The Vedbaek shawl is the end result of that design process. It has long, deep ridges that end in elongated points. I thought of spears used to capture fish and I thought of flint arrowheads secured to long, thin reeds. I also wanted to capture that wonderful, affecting image of the swan’s wing. I wanted to make something with the weightlessness, grace, and beauty as the single swan’s wing cradling something lost, something precious. December 2013 1239

I knitted Vedbaek in Snældan 2ply (which is actually a 4ply) and I used almost 2 skeins of it. The yarn is lofty and soft (particularly when blocked) and the shawl is big, yet lightweight. Absolutely perfect.

It has been a long time reaching this point of finally release Vedbaek. I feel it is a bit ironic that my own life fell short of its own internal rhythms and comforts to the point where I could not release a pattern which is intrinsically about framework, rituals, rhythms, and solace. But we all muddle through somehow, don’t we? Life takes its own quirky detours and I did have a beautiful shawl to wrap around my shoulders when life got cold.

I like telling stories through stitches.Vedbaek holds so many of them – both deliberately and accidentally.

The Ythan Hat

Ythan HatLet’s talk a little about what goes into a producing a design.

I will usually start by sketching and annotating the sketch with keywords. Then I start to look for yarns that will work with the idea and if I haven’t worked with the yarns before, I will swatch to check stitch definition and drape. Next on the agenda: a skeleton pattern. This pattern is pretty rough-looking, though you’d be able to follow it without any difficulty. It has a full set of instructions, a rudimentary chart and my first sketch. The sample is knitted using the skeleton pattern. After the sample is knitted, I will clean up the pattern:  eg. making sure the same abbreviations are used throughout, special instructions are spelled out, flesh out the materials section, and checking the charts are clear and correct.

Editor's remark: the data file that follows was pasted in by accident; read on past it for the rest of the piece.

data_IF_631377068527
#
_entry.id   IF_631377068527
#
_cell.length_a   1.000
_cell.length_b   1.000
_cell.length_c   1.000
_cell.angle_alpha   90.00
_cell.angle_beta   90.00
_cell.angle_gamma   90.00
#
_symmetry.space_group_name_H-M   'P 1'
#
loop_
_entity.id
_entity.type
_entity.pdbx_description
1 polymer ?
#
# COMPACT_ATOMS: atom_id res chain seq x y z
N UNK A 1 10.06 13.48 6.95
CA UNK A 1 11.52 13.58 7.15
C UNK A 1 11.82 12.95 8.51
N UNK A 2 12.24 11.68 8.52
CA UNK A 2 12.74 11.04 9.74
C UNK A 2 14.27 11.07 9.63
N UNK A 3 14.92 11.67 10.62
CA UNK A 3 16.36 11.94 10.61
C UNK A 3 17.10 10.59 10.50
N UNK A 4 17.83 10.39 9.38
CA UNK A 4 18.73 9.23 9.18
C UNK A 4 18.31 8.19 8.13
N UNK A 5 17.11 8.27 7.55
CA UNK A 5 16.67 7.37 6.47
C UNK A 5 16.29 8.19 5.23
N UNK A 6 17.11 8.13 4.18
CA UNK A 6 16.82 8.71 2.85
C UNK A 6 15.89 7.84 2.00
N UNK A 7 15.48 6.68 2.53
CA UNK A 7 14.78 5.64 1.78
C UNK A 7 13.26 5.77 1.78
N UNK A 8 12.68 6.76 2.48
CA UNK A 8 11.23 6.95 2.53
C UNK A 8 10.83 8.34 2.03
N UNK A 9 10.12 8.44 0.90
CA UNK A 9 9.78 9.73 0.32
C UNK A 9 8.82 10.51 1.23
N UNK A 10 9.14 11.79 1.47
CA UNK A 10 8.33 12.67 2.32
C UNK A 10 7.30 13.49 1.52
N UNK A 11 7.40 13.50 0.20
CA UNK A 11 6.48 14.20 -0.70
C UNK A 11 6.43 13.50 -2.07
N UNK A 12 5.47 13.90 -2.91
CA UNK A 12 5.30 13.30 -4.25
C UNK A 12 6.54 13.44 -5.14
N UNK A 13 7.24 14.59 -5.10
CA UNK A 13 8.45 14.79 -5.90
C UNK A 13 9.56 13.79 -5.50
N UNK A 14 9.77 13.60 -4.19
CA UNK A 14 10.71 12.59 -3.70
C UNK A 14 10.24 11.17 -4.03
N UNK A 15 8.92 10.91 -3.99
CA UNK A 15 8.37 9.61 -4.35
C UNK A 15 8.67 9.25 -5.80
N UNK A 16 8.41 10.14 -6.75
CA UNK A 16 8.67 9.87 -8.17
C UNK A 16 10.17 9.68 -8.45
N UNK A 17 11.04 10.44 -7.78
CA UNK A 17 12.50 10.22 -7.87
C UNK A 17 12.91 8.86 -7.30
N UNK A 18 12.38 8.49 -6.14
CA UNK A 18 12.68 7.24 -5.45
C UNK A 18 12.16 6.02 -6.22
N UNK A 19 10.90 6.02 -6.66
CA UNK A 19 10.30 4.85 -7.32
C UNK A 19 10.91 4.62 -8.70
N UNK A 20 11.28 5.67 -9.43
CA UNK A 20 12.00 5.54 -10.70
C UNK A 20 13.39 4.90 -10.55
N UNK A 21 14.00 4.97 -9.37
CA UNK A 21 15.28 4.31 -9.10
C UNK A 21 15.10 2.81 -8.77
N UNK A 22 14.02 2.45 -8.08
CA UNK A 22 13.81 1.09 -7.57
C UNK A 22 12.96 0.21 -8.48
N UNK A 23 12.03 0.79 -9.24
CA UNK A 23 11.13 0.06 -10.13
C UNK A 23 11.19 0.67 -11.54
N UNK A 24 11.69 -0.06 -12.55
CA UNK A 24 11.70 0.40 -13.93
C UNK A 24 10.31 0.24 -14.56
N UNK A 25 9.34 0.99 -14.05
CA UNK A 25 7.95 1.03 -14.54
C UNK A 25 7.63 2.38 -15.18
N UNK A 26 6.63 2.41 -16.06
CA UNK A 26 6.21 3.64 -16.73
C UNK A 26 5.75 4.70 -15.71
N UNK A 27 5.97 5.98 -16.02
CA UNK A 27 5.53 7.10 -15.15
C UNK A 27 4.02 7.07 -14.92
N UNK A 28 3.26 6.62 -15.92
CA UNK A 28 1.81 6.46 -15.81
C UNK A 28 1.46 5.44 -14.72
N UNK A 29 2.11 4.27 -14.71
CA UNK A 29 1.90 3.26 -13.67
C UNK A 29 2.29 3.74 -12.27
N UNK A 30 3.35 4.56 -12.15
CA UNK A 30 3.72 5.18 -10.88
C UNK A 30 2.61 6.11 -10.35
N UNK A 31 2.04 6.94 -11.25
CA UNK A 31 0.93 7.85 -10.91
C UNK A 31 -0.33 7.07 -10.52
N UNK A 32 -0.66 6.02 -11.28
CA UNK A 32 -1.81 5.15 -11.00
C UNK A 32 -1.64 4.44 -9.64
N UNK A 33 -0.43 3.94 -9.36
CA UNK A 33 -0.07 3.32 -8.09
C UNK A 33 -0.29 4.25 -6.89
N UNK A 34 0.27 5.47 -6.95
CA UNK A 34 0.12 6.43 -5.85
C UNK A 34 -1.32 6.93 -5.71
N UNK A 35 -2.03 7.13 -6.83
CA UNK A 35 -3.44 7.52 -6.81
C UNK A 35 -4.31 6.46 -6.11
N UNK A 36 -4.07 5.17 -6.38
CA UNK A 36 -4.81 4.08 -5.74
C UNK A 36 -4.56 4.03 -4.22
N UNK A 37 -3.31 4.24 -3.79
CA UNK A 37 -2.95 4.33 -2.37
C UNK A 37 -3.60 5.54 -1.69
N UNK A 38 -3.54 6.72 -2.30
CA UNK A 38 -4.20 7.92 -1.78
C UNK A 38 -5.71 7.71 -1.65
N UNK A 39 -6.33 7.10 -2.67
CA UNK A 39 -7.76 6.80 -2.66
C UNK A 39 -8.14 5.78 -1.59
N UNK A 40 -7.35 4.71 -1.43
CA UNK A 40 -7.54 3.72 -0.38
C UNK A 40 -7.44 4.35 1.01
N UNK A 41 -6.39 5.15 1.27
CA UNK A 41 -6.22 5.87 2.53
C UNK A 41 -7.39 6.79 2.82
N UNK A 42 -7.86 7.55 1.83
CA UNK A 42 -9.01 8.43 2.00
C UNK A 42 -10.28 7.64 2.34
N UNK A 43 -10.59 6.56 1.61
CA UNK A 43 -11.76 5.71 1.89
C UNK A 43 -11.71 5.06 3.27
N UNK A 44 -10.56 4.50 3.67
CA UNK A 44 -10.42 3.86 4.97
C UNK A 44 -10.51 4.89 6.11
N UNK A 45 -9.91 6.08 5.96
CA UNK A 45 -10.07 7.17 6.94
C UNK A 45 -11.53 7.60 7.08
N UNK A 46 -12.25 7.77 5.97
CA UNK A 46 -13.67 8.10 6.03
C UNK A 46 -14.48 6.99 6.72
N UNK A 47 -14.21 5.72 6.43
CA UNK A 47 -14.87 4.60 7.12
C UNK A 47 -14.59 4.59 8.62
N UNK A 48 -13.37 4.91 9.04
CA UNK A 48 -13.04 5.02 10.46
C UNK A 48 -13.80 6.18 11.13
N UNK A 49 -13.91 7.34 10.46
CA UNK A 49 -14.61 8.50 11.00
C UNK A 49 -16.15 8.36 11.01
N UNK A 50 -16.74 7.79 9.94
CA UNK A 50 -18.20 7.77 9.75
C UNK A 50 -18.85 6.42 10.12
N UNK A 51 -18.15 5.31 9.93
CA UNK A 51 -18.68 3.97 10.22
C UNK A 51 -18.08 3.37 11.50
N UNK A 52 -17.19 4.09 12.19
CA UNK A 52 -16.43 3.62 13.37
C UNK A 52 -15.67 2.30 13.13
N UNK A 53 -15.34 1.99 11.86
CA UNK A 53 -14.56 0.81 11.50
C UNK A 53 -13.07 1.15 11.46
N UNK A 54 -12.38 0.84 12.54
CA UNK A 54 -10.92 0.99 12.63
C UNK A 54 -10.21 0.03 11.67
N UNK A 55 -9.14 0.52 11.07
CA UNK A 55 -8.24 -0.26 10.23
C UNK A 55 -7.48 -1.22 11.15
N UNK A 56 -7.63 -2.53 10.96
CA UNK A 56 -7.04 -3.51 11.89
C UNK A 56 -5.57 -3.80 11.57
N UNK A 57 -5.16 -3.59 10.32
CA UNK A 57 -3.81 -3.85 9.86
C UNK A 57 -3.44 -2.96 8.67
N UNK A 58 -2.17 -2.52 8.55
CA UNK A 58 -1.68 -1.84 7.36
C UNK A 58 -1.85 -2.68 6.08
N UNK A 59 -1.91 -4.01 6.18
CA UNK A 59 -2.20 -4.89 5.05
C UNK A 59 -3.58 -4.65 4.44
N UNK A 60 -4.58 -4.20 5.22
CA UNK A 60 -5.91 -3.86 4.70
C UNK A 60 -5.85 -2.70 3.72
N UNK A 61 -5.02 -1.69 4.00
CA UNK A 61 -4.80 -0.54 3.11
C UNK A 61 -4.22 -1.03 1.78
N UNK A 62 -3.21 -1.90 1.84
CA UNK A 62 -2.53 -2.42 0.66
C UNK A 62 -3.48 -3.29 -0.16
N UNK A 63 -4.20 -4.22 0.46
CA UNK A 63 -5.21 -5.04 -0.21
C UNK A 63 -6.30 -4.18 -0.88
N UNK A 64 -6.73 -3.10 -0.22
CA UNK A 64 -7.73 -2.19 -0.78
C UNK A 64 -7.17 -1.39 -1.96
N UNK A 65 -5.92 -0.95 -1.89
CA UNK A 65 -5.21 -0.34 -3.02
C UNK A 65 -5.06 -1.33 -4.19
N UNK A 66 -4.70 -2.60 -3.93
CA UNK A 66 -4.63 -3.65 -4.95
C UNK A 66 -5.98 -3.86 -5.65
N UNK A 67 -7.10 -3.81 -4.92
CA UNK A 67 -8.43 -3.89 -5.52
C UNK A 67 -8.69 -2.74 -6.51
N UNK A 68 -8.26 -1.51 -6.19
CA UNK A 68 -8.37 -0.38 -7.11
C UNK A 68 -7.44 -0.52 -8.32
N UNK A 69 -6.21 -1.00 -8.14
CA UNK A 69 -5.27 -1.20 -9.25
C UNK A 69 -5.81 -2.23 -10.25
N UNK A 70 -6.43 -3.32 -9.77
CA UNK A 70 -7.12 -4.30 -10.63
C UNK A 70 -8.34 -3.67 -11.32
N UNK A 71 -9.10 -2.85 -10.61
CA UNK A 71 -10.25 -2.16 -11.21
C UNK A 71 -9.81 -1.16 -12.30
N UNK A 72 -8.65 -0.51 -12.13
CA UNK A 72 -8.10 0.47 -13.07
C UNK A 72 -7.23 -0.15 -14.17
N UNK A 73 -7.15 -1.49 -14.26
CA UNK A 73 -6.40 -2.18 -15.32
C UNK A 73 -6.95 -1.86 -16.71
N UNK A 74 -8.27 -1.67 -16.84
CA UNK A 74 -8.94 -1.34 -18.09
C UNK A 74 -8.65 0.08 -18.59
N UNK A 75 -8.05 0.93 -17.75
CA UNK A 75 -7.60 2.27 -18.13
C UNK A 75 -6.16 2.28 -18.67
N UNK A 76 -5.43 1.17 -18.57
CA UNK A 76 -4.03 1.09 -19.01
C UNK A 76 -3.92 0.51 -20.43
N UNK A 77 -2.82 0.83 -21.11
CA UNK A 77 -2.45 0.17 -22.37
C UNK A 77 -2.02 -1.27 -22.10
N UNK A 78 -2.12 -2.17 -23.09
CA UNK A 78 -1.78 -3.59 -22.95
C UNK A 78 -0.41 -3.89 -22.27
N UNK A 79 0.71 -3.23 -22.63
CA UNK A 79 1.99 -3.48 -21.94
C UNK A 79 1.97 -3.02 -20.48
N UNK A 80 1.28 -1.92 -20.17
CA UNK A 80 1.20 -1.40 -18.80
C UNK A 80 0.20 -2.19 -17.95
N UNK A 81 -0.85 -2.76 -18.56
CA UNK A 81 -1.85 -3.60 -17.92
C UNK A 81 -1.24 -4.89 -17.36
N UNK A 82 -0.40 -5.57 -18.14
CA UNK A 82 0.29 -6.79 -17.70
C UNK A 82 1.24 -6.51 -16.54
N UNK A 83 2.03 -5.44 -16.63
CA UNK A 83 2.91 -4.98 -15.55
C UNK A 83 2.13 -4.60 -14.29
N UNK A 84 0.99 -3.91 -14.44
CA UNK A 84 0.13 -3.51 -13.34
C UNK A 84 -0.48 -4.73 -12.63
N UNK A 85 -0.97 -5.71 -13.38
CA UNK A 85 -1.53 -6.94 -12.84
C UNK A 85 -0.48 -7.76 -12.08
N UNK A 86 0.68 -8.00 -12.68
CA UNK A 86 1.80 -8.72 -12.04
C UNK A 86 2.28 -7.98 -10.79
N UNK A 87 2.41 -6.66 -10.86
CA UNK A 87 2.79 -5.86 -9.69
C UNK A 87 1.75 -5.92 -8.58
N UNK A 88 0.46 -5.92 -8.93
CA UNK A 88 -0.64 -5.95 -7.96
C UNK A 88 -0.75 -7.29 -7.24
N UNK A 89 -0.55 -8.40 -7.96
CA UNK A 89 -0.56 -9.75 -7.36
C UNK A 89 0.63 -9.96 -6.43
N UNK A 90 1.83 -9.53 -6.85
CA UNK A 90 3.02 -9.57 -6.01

Now comes the stage where the other half of Team Bookish gets involved – and that is him in the photo to the left. David will redraw my preliminary sketch and work on the actual photo shoot. A photo shoot includes finding the right location, making sure that the clothes work with the knitted item, and obviously taking the photos.

Working on the Ythan hat pattern was no different except that suddenly David had to step in front of the camera and I had to take the photos. It was interesting to swap places but try to look at the difference between the photo of David and the photo he shot of me some five minutes later. One of us is a talented photographer – the other one is a middling amateur!

Ythan HatI am not posing in the photo, I’m not dressed for a shoot, it is the same location, and we are using the same camera .. but Dave’s just a far better photographer than me. Something about the way he uses light and understands depth of field.. well, I just cannot do what he does with a camera.

However, I can knit and I can design and this is the Ythan hat.

Ythan is the fifth pattern to be released from the Doggerland collection. The first four patterns were all about the periphery of the Doggerland region but I wanted to travel into the heart of Doggerland with this pattern.

Ythan is inspired by the carved artefacts – particularly antlers – that have been uncovered from the seabed underneath the North Sea. Most of the artefacts just have a few lines incised across the antlers – nothing major in terms of decoration or ornamentation – but I wanted to explore the idea of carved lines and how simple lines across a surface can be both functional and decorative. Knitted ribbing is a great example: it is elastic (functional) but also provides vertical lines (decorative). And what would happens if you sudden added texture (twisted stitches) and a very simple motif of vertical lines to the ribbing?